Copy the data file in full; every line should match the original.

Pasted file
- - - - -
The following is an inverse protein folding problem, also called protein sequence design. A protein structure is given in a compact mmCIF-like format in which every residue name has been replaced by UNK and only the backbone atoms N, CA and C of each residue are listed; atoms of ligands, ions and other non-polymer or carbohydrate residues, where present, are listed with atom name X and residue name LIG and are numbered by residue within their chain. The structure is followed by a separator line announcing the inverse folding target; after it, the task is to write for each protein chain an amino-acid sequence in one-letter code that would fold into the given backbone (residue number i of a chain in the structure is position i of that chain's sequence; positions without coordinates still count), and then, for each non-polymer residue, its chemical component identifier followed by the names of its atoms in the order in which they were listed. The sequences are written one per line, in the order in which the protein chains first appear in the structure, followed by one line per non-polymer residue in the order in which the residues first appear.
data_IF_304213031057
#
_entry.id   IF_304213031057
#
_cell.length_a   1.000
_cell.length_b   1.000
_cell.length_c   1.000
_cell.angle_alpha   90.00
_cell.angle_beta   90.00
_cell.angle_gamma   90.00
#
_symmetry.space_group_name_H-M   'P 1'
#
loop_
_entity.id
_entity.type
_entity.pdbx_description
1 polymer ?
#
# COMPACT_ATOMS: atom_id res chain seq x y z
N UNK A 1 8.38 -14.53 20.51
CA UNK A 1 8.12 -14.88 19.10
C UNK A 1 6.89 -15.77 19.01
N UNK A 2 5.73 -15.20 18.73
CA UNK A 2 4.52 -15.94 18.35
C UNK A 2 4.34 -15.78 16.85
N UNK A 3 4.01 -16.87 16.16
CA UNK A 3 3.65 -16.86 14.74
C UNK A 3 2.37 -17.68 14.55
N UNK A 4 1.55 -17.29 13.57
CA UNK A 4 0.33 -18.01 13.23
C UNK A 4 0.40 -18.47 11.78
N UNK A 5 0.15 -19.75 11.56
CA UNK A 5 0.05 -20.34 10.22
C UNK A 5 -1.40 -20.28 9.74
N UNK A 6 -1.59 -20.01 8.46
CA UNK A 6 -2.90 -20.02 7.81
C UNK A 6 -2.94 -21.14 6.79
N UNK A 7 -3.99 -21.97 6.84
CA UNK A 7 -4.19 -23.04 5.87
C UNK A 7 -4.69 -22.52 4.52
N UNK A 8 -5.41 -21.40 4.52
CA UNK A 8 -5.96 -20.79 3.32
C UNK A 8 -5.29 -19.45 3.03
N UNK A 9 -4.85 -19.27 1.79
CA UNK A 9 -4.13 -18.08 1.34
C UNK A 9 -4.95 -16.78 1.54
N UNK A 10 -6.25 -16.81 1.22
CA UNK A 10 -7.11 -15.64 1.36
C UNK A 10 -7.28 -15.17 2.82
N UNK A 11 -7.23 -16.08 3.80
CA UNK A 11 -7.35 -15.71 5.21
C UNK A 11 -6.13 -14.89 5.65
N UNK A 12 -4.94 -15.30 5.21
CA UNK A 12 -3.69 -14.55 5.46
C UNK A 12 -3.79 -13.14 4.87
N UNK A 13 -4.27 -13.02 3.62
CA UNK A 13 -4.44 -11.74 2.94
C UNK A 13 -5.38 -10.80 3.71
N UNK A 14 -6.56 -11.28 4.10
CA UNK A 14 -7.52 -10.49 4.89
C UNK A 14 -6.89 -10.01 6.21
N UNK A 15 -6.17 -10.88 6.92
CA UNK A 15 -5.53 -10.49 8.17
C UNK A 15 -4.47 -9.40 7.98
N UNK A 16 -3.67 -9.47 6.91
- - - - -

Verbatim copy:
The following is an inverse protein folding problem, also called protein sequence design. A protein structure is given in a compact mmCIF-like format in which every residue name has been replaced by UNK and only the backbone atoms N, CA and C of each residue are listed; atoms of ligands, ions and other non-polymer or carbohydrate residues, where present, are listed with atom name X and residue name LIG and are numbered by residue within their chain. The structure is followed by a separator line announcing the inverse folding target; after it, the task is to write for each protein chain an amino-acid sequence in one-letter code that would fold into the given backbone (residue number i of a chain in the structure is position i of that chain's sequence; positions without coordinates still count), and then, for each non-polymer residue, its chemical component identifier followed by the names of its atoms in the order in which they were listed. The sequences are written one per line, in the order in which the protein chains first appear in the structure, followed by one line per non-polymer residue in the order in which the residues first appear.
data_IF_304213031057
#
_entry.id   IF_304213031057
#
_cell.length_a   1.000
_cell.length_b   1.000
_cell.length_c   1.000
_cell.angle_alpha   90.00
_cell.angle_beta   90.00
_cell.angle_gamma   90.00
#
_symmetry.space_group_name_H-M   'P 1'
#
loop_
_entity.id
_entity.type
_entity.pdbx_description
1 polymer ?
#
# COMPACT_ATOMS: atom_id res chain seq x y z
N UNK A 1 8.38 -14.53 20.51
CA UNK A 1 8.12 -14.88 19.10
C UNK A 1 6.89 -15.77 19.01
N UNK A 2 5.73 -15.20 18.73
CA UNK A 2 4.52 -15.94 18.35
C UNK A 2 4.34 -15.78 16.85
N UNK A 3 4.01 -16.87 16.16
CA UNK A 3 3.65 -16.86 14.74
C UNK A 3 2.37 -17.68 14.55
N UNK A 4 1.55 -17.29 13.57
CA UNK A 4 0.33 -18.01 13.23
C UNK A 4 0.40 -18.47 11.78
N UNK A 5 0.15 -19.75 11.56
CA UNK A 5 0.05 -20.34 10.22
C UNK A 5 -1.40 -20.28 9.74
N UNK A 6 -1.59 -20.01 8.46
CA UNK A 6 -2.90 -20.02 7.81
C UNK A 6 -2.94 -21.14 6.79
N UNK A 7 -3.99 -21.97 6.84
CA UNK A 7 -4.19 -23.04 5.87
C UNK A 7 -4.69 -22.52 4.52
N UNK A 8 -5.41 -21.40 4.52
CA UNK A 8 -5.96 -20.79 3.32
C UNK A 8 -5.29 -19.45 3.03
N UNK A 9 -4.85 -19.27 1.79
CA UNK A 9 -4.13 -18.08 1.34
C UNK A 9 -4.95 -16.78 1.54
N UNK A 10 -6.25 -16.81 1.22
CA UNK A 10 -7.11 -15.64 1.36
C UNK A 10 -7.28 -15.17 2.82
N UNK A 11 -7.23 -16.08 3.80
CA UNK A 11 -7.35 -15.71 5.21
C UNK A 11 -6.13 -14.89 5.65
N UNK A 12 -4.94 -15.30 5.21
CA UNK A 12 -3.69 -14.55 5.46
C UNK A 12 -3.79 -13.14 4.87
N UNK A 13 -4.27 -13.02 3.62
CA UNK A 13 -4.44 -11.74 2.94
C UNK A 13 -5.38 -10.80 3.71
N UNK A 14 -6.56 -11.28 4.10
CA UNK A 14 -7.52 -10.49 4.89
C UNK A 14 -6.89 -10.01 6.21
N UNK A 15 -6.17 -10.88 6.92
CA UNK A 15 -5.53 -10.49 8.17
C UNK A 15 -4.47 -9.40 7.98
N UNK A 16 -3.67 -9.47 6.91